Brown Rot

Disease  Summary Report

 Monilinia fructicola

General Information

  • Brown Rot is one of the most important and devastating diseases of stone fruit.


Disease Cycle

  • Cup-like growths called apothecia may be seen on ground growing from dead and decaying material (often mummies from previous crop) during early spring.  This is an early sign of severe infection of orchard.
  • Vegetative cells that produce spores start growing from overwintering mycelia during cool temperatures in late winter and early spring.  Mycelia infect blossoms and often prevent blossoms from falling to ground.  Infected blossoms may appear to be gummy and produce gray or tan fungal spores.  Resulting infection can infect adjacent twigs and shoots (twig blight).  Twig blight results in death of the twig and leaves and serves as a source for later infection.
  • Optimum temps for blossom infection range from 72 to 77 deg. F., but can happen between 32-86 deg. F.  Under optimum conditions, infection can occur with only 2 hours of wetness.
  • Fruit becomes more susceptible to infection as it ripens.  Often, infection of fruit begins as a small, circular dot.
  • Damage from insect feeding, hail, wind abrasion, and other factors that compromise the integrity of the fruit skin increases risk of infection.
  • Non-feeding insects, such as honeybees, spread spores from infected blossoms to non-infected blossoms.


Overwintering Strategy

  • Overwinters in orchards as mycelium on mummies, fruit stems, blighted blossoms, twigs, and cankers.


Organic Control

  • Field Control
    • PAA: Jet Ag, Oxidate  Application of PAA should be followed immediately with foliar application of Liquid Fish and Probiotic Biological to repopulate plant surface with favorable micro-organisms.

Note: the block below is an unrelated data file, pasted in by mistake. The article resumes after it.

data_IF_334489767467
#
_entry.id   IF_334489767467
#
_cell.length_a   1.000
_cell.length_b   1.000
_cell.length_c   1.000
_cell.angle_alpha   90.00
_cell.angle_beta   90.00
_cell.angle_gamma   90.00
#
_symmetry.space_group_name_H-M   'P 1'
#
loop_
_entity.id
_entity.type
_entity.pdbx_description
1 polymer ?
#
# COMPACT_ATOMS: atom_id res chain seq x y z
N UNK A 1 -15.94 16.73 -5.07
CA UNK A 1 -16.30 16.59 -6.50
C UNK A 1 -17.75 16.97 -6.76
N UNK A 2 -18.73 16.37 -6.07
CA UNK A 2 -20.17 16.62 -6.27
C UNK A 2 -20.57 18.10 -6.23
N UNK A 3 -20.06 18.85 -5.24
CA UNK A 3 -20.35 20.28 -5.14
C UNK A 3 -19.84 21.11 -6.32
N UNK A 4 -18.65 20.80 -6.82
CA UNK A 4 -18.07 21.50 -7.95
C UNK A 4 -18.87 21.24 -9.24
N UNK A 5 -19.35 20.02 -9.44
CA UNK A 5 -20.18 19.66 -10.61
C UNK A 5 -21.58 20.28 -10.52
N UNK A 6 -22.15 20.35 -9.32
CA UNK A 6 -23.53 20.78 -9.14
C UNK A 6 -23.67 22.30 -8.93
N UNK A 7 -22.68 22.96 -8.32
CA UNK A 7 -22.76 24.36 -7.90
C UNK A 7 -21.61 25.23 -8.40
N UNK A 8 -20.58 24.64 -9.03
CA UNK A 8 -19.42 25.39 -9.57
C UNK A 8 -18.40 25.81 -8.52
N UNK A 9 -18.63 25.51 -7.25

• Amino-Chelated Calcium and Boron  Foliar applied to maintain sufficient levels of calcium and boron in fruit and vegetation during peak demand.  This is essential to strengthen and heal cell walls (to maximize resistance to penetration of fungal organisms leading to infection).
  • Post Harvest

Cultural Control

  • Maintain good fertility and mineral balance in plants.  Identify macro- and micronutrient deficiencies by performing plant tissue and soil analysis.  Adjust for deficiencies with foliar and soil applied applications of appropriate fertilizers.  Calcium and boron levels are especially critical in prevention of establishment of this disease.
  • Maintain control of insects that feed directly on fruit such as stinkbug, leaf-footed bugs, and plum curculio.  Consider culling fruit found to be “catfaced” or otherwise compromised in any way.
  • Consider culling fruit that has been damaged by hail, wind abrasion, or other weather factors.
  • Proper orchard sanitation is absolutely essential:
    • Bag and seal all fruit that is discarded, culled or found lying on the orchard floor. Immediately haul off to landfill.  Do not pile on-site.
    • Pull all mummified fruit that is observed during and after harvest.  Do not allow mummies to hang on trees during the winter.
    • Pick up, bag, and haul away from grove (and bury) all pits and mummified fruit found on ground.
    • Prune all blighted blossoms and twigs and haul away from grove (and bury).
    • Avoid damaging fruit during harvest and post-harvest processing.
    • Place fruit in a refrigerated facility shortly after harvest for rapid cooling.
    • Avoid excessive nitrogen levels throughout season.

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